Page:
AKRON, Ohio – The only question I have is, Why hasn’t this place been renamed Tigerstone?
Tiger Woods has won eight times in elite, limited-size tournaments here at Firestone Country Club. He owns this place as much as any golfer can own a course.
Eight victories? No other modern golfer is associated with one course the way Woods is with Firestone. Unless it’s Woods at Bay Hill (also eight victories) or Woods at Torrey Pines (eight victories, including a U.S. Open; nine counting a Junior World).
“Tiger has won here as many times as I’ve won anywhere in my career,” Justin Thomas marveled Wednesday at Firestone before the WGC Bridgestone Invitational starts today (tee times). “I’m surprised he hasn’t mentioned that to me yet.”
Rest assured, he will. So why stop at renaming Firestone? Woods has five W’s in the Memorial Tournament near Columbus. This state could be renamed after him, now that LeBron James has deserted it again. Woods-hio? O’Tiger? Ah, that one’s going to need work. Tell the marketing department.
It would be a mistake to assume that Woods is going to win this week – it would be his first victory anywhere since Firestone No. 8 in 2013 – just because of his track record. Maybe the old Woods simply could toss his ball and glove on the first tee and reach for the trophy. The new Woods is 42 and mainly isn’t the old Woods.
It also would be a mistake to assume that Woods can’t win this week. His game has been a progression all year – a work in progress, an evolution. His confidence has grown as his faulty back and battered body has withstood the wear and tear of PGA Tour golf, a surprise to him as much as it has been a surprise to us.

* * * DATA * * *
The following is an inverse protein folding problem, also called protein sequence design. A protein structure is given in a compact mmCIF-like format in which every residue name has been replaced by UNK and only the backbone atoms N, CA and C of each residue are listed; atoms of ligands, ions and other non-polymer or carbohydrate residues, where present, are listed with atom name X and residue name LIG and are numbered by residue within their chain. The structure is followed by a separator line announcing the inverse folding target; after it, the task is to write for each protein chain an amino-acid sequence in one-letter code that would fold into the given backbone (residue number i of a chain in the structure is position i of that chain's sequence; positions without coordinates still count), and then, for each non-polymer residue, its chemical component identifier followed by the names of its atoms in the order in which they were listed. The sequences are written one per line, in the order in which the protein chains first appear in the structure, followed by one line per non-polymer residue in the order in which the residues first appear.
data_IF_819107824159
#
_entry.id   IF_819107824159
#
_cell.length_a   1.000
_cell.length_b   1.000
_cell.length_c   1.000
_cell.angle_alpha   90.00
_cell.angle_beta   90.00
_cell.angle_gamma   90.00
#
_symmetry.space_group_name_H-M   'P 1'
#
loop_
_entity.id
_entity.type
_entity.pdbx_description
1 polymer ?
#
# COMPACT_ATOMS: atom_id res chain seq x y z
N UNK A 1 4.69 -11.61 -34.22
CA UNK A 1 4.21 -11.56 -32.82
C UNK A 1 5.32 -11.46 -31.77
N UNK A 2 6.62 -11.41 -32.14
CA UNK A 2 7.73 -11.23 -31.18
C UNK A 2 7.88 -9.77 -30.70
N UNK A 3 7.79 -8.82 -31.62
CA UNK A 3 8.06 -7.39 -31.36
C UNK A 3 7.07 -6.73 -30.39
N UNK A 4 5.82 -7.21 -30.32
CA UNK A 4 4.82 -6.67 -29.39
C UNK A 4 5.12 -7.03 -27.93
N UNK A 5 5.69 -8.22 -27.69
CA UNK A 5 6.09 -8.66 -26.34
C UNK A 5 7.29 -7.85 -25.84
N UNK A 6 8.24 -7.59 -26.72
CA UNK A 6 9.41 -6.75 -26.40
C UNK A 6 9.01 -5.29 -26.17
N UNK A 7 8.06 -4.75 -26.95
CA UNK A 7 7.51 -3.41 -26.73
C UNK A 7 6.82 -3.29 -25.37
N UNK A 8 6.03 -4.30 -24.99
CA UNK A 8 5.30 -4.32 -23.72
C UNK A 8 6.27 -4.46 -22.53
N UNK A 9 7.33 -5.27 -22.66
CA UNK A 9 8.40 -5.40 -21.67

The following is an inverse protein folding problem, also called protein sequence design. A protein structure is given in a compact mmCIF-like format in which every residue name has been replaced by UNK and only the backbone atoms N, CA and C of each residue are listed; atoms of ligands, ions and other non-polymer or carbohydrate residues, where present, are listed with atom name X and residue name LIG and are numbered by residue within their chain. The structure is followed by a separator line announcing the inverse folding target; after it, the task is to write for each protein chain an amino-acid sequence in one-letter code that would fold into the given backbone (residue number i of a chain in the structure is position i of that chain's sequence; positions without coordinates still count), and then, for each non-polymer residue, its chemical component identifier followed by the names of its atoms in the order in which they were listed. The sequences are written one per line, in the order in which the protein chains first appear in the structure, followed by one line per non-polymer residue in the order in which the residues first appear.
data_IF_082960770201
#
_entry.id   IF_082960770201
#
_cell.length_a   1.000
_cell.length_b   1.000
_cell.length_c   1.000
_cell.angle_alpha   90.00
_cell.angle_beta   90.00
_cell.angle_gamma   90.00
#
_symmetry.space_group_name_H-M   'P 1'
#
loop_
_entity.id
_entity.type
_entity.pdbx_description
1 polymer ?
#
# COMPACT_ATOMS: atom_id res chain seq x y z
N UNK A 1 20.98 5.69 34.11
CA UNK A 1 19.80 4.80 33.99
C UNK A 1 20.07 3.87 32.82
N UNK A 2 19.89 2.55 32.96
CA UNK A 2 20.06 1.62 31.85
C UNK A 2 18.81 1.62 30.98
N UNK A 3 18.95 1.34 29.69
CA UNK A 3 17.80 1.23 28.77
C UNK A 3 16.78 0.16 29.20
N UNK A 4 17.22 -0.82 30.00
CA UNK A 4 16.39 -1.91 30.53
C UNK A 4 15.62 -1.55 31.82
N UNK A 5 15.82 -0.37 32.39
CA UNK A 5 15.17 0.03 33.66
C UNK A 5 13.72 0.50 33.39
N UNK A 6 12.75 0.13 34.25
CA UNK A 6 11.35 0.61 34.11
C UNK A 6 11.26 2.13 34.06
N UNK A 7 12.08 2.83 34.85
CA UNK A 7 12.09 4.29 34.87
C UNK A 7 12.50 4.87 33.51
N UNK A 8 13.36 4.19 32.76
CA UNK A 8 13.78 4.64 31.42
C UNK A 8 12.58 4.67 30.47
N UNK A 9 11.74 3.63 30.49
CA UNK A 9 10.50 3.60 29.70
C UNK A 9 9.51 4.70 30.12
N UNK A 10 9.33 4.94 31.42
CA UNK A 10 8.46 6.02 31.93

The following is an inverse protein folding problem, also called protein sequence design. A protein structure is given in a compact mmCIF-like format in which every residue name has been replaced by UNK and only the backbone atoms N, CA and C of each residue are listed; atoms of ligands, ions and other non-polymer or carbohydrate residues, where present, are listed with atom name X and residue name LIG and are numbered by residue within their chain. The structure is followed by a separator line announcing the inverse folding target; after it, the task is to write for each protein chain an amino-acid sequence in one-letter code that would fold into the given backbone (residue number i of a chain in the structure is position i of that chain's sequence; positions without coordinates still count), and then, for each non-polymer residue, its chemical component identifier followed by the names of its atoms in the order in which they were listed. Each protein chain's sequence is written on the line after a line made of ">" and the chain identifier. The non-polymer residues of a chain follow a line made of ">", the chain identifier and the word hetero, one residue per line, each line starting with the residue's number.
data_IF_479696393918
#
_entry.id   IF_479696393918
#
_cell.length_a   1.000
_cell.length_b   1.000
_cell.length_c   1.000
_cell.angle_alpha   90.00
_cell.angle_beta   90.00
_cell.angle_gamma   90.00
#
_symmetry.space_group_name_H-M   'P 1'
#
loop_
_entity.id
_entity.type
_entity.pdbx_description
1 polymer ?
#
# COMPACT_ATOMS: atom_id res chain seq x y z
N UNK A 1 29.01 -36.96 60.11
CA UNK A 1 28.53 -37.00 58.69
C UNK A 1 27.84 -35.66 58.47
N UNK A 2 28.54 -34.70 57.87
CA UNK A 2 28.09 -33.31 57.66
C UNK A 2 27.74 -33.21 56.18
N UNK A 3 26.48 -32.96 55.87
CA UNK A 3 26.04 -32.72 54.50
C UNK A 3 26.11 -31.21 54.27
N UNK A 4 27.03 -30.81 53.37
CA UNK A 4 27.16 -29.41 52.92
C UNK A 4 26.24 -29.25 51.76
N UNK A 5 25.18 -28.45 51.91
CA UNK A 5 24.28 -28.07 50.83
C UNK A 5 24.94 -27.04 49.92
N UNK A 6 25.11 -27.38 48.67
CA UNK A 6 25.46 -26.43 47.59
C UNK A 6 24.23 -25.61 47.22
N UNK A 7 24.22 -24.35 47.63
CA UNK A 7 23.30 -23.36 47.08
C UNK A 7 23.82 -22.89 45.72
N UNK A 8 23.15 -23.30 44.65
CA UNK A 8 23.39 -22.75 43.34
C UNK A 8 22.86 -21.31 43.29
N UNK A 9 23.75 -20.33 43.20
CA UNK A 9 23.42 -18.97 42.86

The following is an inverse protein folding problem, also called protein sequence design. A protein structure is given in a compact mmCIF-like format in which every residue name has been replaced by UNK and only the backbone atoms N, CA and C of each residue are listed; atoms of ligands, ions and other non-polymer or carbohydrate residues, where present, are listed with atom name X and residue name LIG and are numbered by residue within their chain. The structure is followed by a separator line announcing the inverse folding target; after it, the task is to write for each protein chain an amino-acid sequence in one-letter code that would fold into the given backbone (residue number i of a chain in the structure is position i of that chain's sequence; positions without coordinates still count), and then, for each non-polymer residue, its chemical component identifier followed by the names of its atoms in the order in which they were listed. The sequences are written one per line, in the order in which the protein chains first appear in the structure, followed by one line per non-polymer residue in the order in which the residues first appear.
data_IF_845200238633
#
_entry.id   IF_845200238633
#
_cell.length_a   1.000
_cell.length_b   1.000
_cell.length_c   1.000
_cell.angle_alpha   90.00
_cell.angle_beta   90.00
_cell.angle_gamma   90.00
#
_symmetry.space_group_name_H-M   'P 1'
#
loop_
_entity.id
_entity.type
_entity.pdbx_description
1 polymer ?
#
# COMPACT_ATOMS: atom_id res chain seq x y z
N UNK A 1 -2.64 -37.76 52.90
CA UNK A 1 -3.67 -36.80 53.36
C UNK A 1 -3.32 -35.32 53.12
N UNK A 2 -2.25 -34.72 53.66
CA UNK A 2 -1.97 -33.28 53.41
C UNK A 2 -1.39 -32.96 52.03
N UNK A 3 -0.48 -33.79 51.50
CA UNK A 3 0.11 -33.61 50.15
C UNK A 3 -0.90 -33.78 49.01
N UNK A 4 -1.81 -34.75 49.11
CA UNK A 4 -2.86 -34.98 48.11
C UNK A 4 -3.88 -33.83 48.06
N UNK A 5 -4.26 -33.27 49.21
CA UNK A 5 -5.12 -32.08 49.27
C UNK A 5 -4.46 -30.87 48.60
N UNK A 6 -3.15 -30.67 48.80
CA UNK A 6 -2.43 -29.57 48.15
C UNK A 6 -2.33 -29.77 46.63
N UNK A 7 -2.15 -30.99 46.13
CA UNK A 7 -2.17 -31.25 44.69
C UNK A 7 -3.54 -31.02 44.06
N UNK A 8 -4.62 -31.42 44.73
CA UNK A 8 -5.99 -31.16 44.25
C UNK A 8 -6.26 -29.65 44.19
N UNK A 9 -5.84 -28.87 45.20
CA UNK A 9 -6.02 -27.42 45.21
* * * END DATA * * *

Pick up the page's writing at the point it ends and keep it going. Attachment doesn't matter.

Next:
He talked Wednesday about all the unknowns with which he has dealt this year. Could he handle hitting hard shots out of thick rough? Could he find a slightly different way to swing that still would be repetitive, protect his back and also allow for long-distance clubhead speed? He could.
“I’ve changed shafts, I don’t know how many times, throughout the year, because my swing has changed and my speed has changed,” Woods said. “So many things have evolved that I’ve just had to wing it. As soon as things settle down – next year will be a lot better.”
Woods convinced me that he had enough game to win again after his close calls at the Valspar Championship and the Arnold Palmer Invitational in March. Any lingering doubt was erased two weeks ago at Carnoustie in the British Open when he surged into the lead through 10 holes in the final round, a brief electric moment that ended when he surged out of the lead with a double and a bogey on the next two holes. He could have won. No doubt Woods thinks he should have won. The big difference on the weekend at Carnoustie was that Woods began holing putts with confidence instead of looking baffled at too many near-misses inside 10 feet.
The putter is one of two clubs by which the change from the old Woods to the new Woods is most evident, driver being the other.
Woods was the best putter in the game. For a decade or more, he might have been the best putter ever. That’s no exaggeration.
The list of players who putted well into their 40s is a short one. Many Tour players burn out those young man’s nerves by 35.